New Holland supports the use of B100 biodiesel in all equipment with New Holland-manufactured diesel engines, including electronic injection engines with common rail technology. Overall, nearly 80 percent of the tractor and equipment manufacturer's New Holland-branded products with diesel engines are now available to operate on B100 biodiesel. Tractor and equipment maker John Deere meanwhile clarified its position for customers that want to use biodiesel blends up to B20. Grainnet - December 5, 2007.

    According to Wetlands International, an NGO, the Kyoto Protocol as it currently stands does not take into account possible emissions from palm oil grown on a particular type of land found in Indonesia and Malaysia, namely peatlands. Mongabay - December 5, 2007.

    Malaysia's oil & gas giant Petronas considers entering the biofuels sector. Zamri Jusoh, senior manager of Petronas' petroleum development management unit told reporters "of course our focus is on oil and gas, but I think as we move into the future we cannot ignore the importance of biofuels." AFP - December 5, 2007.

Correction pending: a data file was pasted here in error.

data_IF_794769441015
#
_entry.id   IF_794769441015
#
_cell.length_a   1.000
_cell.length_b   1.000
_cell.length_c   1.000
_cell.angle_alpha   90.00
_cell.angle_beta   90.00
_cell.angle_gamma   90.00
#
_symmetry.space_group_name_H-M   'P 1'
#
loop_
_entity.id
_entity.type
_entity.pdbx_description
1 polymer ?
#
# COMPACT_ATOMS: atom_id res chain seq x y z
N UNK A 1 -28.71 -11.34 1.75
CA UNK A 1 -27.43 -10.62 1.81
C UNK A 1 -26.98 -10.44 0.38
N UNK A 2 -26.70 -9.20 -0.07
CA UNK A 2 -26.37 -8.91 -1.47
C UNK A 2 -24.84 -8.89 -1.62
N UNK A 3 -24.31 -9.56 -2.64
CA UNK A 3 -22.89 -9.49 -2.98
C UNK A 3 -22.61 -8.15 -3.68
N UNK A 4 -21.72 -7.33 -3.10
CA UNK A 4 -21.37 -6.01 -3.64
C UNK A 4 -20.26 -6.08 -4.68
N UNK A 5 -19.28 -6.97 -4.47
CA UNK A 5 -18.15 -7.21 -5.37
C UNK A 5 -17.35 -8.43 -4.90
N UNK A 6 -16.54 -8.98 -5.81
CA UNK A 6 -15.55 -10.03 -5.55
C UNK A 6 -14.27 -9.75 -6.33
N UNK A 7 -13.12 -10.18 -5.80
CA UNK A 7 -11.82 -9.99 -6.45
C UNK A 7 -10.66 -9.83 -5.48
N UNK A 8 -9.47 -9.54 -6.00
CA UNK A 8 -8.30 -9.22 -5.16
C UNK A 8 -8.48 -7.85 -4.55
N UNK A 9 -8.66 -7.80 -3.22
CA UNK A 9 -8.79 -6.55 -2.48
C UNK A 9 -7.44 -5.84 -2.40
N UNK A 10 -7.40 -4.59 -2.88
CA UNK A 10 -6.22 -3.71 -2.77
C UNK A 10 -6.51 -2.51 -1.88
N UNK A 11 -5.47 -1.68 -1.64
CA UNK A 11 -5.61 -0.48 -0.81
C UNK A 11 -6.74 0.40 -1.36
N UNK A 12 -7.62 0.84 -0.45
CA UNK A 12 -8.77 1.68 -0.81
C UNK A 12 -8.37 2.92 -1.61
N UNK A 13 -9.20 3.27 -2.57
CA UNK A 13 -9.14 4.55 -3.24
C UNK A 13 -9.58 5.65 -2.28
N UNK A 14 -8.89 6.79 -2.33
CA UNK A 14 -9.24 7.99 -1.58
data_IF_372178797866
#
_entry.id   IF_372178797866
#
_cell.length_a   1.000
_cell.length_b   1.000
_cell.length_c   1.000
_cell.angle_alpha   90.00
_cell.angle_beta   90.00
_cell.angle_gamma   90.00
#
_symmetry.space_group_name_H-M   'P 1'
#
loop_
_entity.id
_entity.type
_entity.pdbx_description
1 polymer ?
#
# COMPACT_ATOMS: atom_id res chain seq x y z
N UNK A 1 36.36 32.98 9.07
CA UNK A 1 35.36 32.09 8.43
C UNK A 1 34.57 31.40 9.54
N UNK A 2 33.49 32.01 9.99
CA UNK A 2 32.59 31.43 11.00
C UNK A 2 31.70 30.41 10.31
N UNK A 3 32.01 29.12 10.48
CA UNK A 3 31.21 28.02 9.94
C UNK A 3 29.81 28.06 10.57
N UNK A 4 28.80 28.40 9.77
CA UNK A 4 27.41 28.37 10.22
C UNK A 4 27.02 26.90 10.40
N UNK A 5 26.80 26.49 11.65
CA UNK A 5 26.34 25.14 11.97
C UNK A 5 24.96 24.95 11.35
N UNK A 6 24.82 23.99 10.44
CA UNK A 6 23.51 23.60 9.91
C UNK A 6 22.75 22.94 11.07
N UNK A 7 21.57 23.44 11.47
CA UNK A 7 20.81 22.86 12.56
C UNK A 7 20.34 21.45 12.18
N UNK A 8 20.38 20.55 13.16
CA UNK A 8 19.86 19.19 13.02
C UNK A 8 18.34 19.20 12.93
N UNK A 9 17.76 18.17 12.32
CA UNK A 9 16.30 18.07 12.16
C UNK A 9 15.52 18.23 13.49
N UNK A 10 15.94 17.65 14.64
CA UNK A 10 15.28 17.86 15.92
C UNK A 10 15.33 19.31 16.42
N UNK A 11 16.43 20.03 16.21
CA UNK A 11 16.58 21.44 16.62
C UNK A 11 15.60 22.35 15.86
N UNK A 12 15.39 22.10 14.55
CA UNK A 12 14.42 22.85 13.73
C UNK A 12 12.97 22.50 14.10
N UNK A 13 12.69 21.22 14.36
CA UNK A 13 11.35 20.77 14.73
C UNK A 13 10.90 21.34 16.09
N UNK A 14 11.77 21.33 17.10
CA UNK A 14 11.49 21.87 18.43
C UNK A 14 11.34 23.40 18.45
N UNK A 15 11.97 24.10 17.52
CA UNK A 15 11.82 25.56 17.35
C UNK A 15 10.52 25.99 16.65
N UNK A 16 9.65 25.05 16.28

In just four months, the use of biodiesel in the transport sector has substantially improved air quality in Metro Manila, data from the Philippines Department of Environment and Natural Resources (DENR) showed. A blend of one percent coco-biodiesel is mandated by the Biofuels Act of 2007 which took effect last May. By 2009, it would be increased to two percent. Philippine Star - December 4, 2007.

    Kazakhstan will next year adopt laws to regulate its fledgling biofuel industry and plans to construct at least two more plants in the next 18 months to produce environmentally friendly fuel from crops, industry officials said. According to Akylbek Kurishbayev, vice-minister for agriculture, he Central Asian country has the potential to produce 300,000 tons a year of biodiesel and export half. Kazakhstan could also produce up to 1 billion liters of bioethanol, he said. "The potential is huge. If we use this potential wisely, we can become one of the world's top five producers of biofuels," Beisen Donenov, executive director of the Kazakhstan Biofuels Association, said on the sidelines of a grains forum. Reuters - November 30, 2007.